Worried that replacement of a water system will spur development and ruin the area’s rustic atmosphere, a half-dozen Pioneertown residents intended to form an area homeowners association and to work to have the town a historical landmark.
The San Bernardino County Board of Supervisors Monday approved updating of an underground water pipelines system at the former Western movie set located northwest of Yucca Valley.
The motion to OK replacement of the old pipelines, And construction of several new facilities was made by 1st District Supervisor John Joyner, represents the Morongo Basin.
“It’s a much-needed project,” Joyner said.
The matter was continued for three weeks two Monday To allow for Joyner’s vacation and his tour of the flooded Colorado River. The delay also was granted to allow residents time to get more information, meet with their neighbors and consult with an attorney. The threat of a lawsuit if development is spurred by the improvements has been raised by some residents.
Criticism also has been leveled at the county for not properly informing residents of the project, and at Joyner for not being available to meet with residents.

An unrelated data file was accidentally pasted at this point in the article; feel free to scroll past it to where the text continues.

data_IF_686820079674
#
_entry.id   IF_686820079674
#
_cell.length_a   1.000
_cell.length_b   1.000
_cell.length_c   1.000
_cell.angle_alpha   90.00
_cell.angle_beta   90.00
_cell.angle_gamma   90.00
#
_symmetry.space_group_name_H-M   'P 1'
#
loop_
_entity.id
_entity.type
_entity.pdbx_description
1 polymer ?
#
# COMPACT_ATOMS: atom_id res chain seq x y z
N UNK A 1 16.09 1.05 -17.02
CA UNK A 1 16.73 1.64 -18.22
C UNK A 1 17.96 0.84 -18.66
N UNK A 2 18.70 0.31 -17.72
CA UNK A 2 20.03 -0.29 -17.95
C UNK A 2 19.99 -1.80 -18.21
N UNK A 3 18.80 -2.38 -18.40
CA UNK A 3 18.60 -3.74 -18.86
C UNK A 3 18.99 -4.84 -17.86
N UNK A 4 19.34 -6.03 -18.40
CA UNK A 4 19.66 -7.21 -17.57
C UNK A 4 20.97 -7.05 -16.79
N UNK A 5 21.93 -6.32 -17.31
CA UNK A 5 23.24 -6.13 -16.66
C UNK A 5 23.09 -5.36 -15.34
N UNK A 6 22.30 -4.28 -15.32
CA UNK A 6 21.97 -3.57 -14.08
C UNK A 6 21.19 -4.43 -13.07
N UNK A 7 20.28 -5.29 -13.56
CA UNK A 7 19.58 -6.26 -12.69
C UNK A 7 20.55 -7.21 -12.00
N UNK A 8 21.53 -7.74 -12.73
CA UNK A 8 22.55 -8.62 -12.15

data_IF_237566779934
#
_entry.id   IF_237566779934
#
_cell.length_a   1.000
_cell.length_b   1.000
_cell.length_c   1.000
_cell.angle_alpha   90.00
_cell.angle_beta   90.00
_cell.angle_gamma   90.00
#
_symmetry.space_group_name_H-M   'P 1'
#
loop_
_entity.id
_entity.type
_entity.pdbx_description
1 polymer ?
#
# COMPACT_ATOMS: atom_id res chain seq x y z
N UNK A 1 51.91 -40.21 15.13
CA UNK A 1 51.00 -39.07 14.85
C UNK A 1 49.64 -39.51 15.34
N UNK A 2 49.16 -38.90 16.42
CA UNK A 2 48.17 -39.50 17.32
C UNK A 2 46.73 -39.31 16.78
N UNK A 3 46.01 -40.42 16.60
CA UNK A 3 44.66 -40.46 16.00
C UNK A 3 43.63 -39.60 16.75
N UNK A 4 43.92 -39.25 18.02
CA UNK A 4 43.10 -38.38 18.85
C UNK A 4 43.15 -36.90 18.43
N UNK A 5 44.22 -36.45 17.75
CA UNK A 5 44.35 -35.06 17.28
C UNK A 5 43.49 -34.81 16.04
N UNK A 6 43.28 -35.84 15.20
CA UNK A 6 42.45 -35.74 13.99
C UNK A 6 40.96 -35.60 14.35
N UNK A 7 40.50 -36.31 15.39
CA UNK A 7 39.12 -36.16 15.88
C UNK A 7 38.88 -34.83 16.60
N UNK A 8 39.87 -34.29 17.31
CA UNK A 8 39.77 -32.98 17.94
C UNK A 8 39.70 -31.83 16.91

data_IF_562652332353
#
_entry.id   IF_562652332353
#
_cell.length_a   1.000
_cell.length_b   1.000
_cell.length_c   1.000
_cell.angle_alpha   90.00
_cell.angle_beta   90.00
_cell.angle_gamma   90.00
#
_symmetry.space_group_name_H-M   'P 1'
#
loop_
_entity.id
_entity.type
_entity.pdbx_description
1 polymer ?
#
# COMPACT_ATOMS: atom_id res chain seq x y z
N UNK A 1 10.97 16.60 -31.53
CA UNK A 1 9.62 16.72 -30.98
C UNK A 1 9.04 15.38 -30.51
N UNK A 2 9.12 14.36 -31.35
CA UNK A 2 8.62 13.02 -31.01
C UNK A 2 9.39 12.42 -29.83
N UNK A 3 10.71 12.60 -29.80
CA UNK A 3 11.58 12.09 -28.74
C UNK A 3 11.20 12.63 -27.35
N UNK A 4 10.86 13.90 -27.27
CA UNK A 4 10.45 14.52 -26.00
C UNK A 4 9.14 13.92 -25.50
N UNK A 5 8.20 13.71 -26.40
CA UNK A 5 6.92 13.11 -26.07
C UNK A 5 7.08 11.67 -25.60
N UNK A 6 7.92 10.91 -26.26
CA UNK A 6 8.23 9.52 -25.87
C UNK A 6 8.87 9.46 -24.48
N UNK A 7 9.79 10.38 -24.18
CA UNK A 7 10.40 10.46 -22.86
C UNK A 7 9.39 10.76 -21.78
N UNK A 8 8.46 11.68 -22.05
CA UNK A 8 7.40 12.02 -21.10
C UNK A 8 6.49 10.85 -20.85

“We haven’t been able to talk to him,” Constance Walsh told supervisors Monday. “He’s reacting to one-sided, biased information.”
Added resident Jerry Johnson after the supervisor’s hearing, “Yesterday (Sunday) was the first time (Joyner field representative Bob) Burke have ever been to Pioneertown. He (Burke) didn’t even know it existed, except on paper. I think that’s astonishing, They (supervisors) don’t even know what we’re up against.”
As part of their decision, the supervisors:
Accepted a $520,000 loan, at less the current market interest rates, from the state Department of Water Resources (DWR), as allowed under the Save Water Drinking Act of 1915.
Created an assessment district, charging the 320 or so landowners an average $1600 over a 34 year period, to pay back the DWR loan.
Awarded nearly $350,000 in construction bids to replace 16,000 feet underground pipeline, drill at least three new wells and build a new steel reservoir.
In a letter to Joyner, Pioneertown residents call upon the county to consider preserving Pioneertown as a historic landmark.
Responding to the letter, Ed Houston, chief of the project development branch of the county Special District Department, set the plant for an assessment district, to replace old, underground pipeline began almost four years ago, at the request of other Pioneertown residents.
Ms. Walsh complained neither she nor any of her fellow residents had seen Houston’s response until he handed copies to them just before they walked into Monday’s meeting.
In contrast, Houston said he and Ms. Walsh previously you had discussed the contents of the letter via telephone. He called his written response, within two days, “a pretty quick turnaround.”
He said it was “super” that residents were forming a homeowners association, adding “We look forward to working with it.”